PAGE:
An ombudsman upheld six complaints against the councils serving Aylesbury Vale during the last year, according a new report.
The Local Government Ombudsman carries out a ‘fair and independent’ final review if residents are still unhappy with the outcome of an authority’s internal complaints process.
In a report released this week it said it received a total of 108 complaints against Bucks County Council from April 2014 to March 2015, carrying out detailed investigations on 12 of these, and finding fault in five (it had upheld seven in the previous year).
One upheld case regarded care agency workers contracted by the council failing to leave water for an elderly client. When the client’s daughter complained, the council told her that carers always left a drink out for mother, but this was not true. The ombudsman recommended that the council apologise and learn lessons from the case.
Another upheld complaint concerned a taxi driver whose firm takes a group of children with special educational needs to and from school on behalf of the council.
An allegation was made against the driver that he had an ‘inappropriate’ conversation with the children, and the councl suspended him from the service with immediate effect. An investigation found that he had acted inappropriately but the children did not suffer significant harm, and that he had to undergo a training course before being allowed to drive the children again. The driver complained the investigation took too long, resulting in a loss to his income. The ombudsman found ‘some fault’ in the council’s communications with the driver, but ‘no injustice’ to him that had not already been remedied.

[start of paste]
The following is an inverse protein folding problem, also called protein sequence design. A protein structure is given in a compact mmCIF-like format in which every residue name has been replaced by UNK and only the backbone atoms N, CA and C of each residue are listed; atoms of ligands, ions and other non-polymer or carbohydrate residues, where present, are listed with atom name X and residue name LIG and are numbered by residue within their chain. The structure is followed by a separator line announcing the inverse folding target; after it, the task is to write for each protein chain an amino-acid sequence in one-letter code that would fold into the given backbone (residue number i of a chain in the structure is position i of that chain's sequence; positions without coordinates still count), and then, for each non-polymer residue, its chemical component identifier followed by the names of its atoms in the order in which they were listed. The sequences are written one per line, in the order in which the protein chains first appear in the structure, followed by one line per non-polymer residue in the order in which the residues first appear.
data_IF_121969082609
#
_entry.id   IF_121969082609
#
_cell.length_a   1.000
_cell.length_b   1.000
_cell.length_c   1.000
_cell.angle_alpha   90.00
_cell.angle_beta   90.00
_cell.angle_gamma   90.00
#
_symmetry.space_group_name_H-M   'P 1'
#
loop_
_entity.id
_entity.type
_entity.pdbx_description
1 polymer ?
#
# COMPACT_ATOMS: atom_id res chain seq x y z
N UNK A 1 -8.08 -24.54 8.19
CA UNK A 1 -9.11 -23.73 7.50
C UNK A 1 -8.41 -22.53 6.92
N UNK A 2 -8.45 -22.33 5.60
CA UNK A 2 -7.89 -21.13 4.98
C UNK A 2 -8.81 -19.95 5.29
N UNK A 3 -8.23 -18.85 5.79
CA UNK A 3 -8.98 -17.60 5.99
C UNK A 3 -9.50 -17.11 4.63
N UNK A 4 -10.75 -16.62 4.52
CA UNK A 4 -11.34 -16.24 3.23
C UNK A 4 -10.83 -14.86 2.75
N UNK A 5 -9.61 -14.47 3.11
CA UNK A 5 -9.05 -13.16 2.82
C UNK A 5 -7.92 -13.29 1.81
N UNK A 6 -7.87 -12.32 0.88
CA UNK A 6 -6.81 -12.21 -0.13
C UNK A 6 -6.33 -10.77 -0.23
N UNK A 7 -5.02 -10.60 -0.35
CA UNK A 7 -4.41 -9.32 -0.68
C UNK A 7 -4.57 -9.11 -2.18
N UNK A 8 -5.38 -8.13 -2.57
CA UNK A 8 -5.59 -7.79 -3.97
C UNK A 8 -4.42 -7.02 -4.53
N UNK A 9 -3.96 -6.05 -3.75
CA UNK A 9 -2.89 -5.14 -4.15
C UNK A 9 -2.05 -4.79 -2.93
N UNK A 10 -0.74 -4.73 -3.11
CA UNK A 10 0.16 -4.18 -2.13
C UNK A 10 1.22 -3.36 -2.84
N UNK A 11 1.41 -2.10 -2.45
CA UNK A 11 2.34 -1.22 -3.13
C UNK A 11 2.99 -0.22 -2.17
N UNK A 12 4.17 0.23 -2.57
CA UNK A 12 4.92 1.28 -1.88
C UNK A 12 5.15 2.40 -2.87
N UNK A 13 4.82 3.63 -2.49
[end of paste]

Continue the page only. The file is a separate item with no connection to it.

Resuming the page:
The ombudsman received 21 complaints about Aylesbury Vale District Council, but looked in detail at only three of these, upholding just one (none had been upheld in the previous year).
This involved the authority pursuing a council tax recovery against a resident, including sending a bailiff to her home, when she had an application for council tax reduction still outstanding. The council was told to remove the charges against her, which it did.
Nationally, the ombudsman registered 18,211 complaints and enquiries about councils, and upheld 46% of all those complaints where a detailed investigation was carried out.
Local government ombudsman, Dr Jane Martin, said: “We hope that by sharing our data and knowledge from complaints, we can help promote local accountability for actions, thereby allowing better scrutiny of services.
“Our survey’s findings point to a local complaints system that is under real pressure. Complaint handling teams are having to do ‘more with less’ and the process is not as accessible and timely as it should be.
“More investment into complaints, both in terms of resources and developing an open culture, is a good value way of driving service improvement – and local government needs to challenge itself on this question.
“Complaints must be seen as a positive. They can provide an early warning system for issues and are an indicator of public sentiment.”